CHARLOTTE, NC (WBTV) - Less than one month into the "drill, baby, drill" compromise a worst case environmental scenario is washing up onto the Gulf Coast.
The spill is massive. Because of this slick drilling plans are changing.
Friday the White House put a temporary moratorium on the drilling any new future oil drilling no matter where it is-- in the Gulf where it's allowed now or along the Carolina coast where some are wanting to drill.
Pristine and peaceful. And that's the way they like it. Neighbors off North Carolina's Outer Banks have been against offshore oil drilling from the start.
"Don't roll the dice. Leave it alone out there," said one neighbor.
But it was $4.00 a gallon gas two years ago that made it a political issue, and the "drill baby drill" chants which got both parties to get behind it. And got the President one month again to lift a 20-year old drilling moratorium for many offshore areas, including the Atlantic and Gulf.
"It's going to come to the west coast of Florida. It's going to be all along Mississippi, Alabama."
Dr. John Bender, a geochemist and professor at UNC Charlotte, says an offshore disaster like this and to this extent has never happened before. All the fail-safes to prevent a disaster failed.
"This is the exception," said Bender. "That had everything in place they thought of should have worked. And in many cases it has worked where there's been problems. It just didn't work here."
But now it could have a lasting impact on future offshore drilling.
"It's just horrible that something like this has to bring to everyone's attention...."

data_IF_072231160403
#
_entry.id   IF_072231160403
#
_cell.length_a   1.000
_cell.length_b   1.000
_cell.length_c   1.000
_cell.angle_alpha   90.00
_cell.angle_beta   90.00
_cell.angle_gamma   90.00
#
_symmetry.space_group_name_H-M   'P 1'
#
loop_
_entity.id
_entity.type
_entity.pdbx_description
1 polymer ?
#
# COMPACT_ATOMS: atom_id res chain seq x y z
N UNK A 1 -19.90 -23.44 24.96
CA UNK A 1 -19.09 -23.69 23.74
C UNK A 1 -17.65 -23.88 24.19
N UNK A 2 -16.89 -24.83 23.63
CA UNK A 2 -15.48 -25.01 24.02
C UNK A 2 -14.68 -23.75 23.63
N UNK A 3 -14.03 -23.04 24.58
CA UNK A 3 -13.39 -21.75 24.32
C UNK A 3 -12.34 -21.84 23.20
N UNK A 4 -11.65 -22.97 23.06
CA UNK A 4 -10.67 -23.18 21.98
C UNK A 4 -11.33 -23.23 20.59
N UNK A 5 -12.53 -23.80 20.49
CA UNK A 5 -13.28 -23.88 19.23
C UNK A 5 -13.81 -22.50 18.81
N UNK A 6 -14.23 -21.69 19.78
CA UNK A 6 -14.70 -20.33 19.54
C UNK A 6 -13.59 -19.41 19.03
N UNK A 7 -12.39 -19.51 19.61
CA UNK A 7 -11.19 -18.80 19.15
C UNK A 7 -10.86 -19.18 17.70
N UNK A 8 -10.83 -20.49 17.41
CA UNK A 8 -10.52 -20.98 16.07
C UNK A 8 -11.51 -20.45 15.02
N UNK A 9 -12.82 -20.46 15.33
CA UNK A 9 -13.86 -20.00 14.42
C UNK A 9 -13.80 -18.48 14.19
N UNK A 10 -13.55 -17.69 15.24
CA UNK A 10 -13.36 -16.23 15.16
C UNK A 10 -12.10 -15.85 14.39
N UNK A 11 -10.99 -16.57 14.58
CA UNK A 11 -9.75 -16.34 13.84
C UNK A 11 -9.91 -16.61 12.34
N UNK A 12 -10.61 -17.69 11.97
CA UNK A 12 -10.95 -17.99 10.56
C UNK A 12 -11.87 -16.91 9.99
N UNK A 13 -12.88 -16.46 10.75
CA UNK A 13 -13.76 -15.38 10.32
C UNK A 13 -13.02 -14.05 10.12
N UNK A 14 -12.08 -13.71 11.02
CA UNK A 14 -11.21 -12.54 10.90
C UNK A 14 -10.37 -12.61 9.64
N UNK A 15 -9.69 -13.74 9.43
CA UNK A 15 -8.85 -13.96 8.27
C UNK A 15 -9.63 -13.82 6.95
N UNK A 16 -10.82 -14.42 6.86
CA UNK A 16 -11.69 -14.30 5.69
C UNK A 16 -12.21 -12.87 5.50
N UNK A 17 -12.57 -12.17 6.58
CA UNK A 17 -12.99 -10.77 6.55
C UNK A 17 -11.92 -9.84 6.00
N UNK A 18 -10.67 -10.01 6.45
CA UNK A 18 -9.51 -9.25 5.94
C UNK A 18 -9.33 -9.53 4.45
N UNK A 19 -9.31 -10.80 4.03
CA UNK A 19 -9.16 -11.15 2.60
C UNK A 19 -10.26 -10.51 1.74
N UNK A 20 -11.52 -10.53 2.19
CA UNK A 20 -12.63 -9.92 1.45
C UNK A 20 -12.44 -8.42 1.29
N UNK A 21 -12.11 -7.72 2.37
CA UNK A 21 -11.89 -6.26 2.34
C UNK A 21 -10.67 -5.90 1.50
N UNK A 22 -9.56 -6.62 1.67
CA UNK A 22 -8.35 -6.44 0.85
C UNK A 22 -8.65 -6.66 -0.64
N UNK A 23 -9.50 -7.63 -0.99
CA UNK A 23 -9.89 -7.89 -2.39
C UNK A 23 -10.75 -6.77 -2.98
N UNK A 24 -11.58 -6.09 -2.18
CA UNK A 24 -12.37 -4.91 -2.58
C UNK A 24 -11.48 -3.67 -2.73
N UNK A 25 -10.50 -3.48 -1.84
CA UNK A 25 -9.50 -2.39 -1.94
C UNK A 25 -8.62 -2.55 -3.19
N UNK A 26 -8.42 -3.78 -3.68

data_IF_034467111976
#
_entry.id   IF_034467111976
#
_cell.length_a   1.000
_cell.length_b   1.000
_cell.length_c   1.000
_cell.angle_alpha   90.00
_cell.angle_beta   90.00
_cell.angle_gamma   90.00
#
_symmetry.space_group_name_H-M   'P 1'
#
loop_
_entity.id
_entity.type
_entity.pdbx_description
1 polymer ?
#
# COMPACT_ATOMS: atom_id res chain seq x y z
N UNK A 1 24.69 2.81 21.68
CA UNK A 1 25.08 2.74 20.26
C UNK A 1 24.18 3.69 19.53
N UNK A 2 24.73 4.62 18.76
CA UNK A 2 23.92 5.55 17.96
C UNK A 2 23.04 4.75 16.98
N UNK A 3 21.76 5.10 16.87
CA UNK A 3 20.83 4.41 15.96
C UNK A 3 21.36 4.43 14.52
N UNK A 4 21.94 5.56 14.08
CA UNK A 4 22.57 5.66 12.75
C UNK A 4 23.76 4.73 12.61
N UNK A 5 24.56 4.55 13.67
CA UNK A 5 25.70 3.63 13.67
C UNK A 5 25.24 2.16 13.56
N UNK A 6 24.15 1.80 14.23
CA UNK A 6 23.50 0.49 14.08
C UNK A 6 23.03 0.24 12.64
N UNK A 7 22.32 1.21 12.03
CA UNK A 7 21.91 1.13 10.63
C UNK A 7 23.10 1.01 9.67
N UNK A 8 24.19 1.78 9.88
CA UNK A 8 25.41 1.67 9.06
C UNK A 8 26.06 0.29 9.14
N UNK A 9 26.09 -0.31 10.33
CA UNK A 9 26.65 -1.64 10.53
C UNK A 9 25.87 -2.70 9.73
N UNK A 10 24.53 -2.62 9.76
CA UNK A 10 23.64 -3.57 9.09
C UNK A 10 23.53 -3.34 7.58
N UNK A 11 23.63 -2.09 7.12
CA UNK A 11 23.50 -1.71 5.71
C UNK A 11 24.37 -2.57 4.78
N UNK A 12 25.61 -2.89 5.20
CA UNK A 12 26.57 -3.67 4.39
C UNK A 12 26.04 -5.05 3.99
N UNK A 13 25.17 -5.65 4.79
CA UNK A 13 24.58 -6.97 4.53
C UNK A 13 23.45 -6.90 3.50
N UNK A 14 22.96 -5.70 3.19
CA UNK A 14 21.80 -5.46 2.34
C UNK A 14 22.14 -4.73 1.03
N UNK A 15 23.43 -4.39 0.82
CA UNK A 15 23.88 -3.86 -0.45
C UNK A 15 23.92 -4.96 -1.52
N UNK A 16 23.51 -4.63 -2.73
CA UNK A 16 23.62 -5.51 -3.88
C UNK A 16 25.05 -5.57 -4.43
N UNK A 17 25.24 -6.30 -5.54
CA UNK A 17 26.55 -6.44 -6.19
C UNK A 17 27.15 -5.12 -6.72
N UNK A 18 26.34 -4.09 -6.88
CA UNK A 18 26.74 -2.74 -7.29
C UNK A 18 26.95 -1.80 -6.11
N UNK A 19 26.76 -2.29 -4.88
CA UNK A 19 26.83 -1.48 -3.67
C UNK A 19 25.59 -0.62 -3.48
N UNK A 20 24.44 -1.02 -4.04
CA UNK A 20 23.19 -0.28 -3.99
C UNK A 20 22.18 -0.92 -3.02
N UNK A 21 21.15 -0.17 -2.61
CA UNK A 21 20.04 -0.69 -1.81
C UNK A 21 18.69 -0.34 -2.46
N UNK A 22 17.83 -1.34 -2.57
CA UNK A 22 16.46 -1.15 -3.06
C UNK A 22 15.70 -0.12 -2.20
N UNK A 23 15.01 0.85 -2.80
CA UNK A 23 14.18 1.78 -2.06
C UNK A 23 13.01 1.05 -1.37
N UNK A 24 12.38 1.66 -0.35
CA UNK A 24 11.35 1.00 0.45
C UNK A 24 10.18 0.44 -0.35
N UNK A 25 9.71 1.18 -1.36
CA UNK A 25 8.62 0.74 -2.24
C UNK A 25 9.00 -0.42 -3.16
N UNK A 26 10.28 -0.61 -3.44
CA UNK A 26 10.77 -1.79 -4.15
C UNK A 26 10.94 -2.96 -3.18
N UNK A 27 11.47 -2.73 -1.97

Bill Gupton longtime member and a leader in the Sierra Club in Charlotte says this confirms his and other environmentalists worst fears.
As far as drilling along the Carolinas coast, he believes it's not worth gambling over. A $6 billion industry he said is not worth risking.
"This should not have happened but it has," said Gupton. "I don't believe that given the current technologies we have the choice of whether we should drill off the North Carolina coast. It's been protected for 20 years we need to continue that protection."
An Elon University poll conducted before and after the oil rig explosion found that nearly two out of three Carolinians support offshore drilling here.
Geochemist John Bender believes a pullback is certainly coming. The question is how long will it last?
"It has some liabilities yes," he said. "It will give us more oil. Make us a little more self sufficient. Will provide jobs. But there are environmental risks. Nothing is 100-percent guaranteed."
It was a new well and oil rig that exploded on April 20th and as yet they haven't figured out how or why it happened.
So does this become an oil industry version of Three Mile Island? Will we see offshore oil drilling come to a halt like nuclear did for so many years?
It certainly changes the dynamics. One expert we talked to likened it to a surgeon.. who loses a patient. Before you're going to do any more surgery-- you're going to want to try to find out what happened.
Depending on how this happened and how it plays out will go along way to whether offshore is dead forever or not.